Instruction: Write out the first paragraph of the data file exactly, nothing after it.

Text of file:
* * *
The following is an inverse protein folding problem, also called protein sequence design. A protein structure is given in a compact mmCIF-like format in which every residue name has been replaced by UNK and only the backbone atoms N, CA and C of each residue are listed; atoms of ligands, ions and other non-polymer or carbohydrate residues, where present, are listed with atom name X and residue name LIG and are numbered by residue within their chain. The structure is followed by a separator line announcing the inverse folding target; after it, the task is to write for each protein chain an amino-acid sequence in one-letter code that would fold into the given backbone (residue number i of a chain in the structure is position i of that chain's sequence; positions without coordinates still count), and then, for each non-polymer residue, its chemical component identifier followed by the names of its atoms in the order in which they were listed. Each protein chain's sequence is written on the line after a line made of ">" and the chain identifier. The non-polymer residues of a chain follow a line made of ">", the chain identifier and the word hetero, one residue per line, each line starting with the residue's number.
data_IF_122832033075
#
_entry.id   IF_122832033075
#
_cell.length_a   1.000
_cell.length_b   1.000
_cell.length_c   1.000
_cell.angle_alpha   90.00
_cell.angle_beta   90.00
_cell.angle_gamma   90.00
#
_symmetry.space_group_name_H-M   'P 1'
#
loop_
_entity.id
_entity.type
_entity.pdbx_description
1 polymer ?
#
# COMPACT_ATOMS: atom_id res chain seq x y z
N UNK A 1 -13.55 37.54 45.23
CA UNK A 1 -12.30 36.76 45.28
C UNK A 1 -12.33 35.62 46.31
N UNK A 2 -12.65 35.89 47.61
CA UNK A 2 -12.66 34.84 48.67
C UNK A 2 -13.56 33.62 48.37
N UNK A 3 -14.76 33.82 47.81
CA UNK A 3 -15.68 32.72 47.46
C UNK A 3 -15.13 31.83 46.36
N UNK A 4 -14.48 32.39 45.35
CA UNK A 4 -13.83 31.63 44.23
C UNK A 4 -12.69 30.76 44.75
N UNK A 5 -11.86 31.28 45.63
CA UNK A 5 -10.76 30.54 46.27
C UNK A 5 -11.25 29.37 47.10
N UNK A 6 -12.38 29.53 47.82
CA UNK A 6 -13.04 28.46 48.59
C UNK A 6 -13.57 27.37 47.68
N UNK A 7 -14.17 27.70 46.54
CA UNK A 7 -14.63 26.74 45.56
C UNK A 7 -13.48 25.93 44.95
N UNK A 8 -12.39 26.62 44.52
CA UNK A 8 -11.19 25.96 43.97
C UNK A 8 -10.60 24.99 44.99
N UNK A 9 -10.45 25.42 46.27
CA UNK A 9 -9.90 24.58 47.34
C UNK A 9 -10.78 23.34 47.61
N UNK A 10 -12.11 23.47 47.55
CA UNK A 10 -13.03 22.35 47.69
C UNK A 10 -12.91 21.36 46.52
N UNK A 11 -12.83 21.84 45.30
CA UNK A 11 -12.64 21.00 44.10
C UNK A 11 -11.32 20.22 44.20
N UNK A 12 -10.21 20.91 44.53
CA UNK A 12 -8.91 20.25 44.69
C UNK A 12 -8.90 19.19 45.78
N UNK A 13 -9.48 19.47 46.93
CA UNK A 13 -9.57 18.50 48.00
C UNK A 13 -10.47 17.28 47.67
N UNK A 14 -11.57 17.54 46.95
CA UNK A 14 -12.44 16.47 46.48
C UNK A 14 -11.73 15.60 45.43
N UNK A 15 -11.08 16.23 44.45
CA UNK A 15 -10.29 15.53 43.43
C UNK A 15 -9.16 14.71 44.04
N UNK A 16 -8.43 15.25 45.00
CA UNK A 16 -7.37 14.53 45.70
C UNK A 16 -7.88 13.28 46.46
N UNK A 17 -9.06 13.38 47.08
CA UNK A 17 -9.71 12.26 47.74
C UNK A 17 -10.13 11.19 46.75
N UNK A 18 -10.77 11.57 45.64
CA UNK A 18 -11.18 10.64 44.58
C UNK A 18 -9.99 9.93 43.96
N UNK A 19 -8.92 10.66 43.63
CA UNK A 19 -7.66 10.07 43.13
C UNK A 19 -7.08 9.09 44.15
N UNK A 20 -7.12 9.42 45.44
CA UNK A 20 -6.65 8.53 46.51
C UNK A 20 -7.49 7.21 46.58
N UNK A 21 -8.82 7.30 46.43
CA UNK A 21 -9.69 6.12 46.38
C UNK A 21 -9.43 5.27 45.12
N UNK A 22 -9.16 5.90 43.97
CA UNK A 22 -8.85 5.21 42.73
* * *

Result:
The following is an inverse protein folding problem, also called protein sequence design. A protein structure is given in a compact mmCIF-like format in which every residue name has been replaced by UNK and only the backbone atoms N, CA and C of each residue are listed; atoms of ligands, ions and other non-polymer or carbohydrate residues, where present, are listed with atom name X and residue name LIG and are numbered by residue within their chain. The structure is followed by a separator line announcing the inverse folding target; after it, the task is to write for each protein chain an amino-acid sequence in one-letter code that would fold into the given backbone (residue number i of a chain in the structure is position i of that chain's sequence; positions without coordinates still count), and then, for each non-polymer residue, its chemical component identifier followed by the names of its atoms in the order in which they were listed. Each protein chain's sequence is written on the line after a line made of ">" and the chain identifier. The non-polymer residues of a chain follow a line made of ">", the chain identifier and the word hetero, one residue per line, each line starting with the residue's number.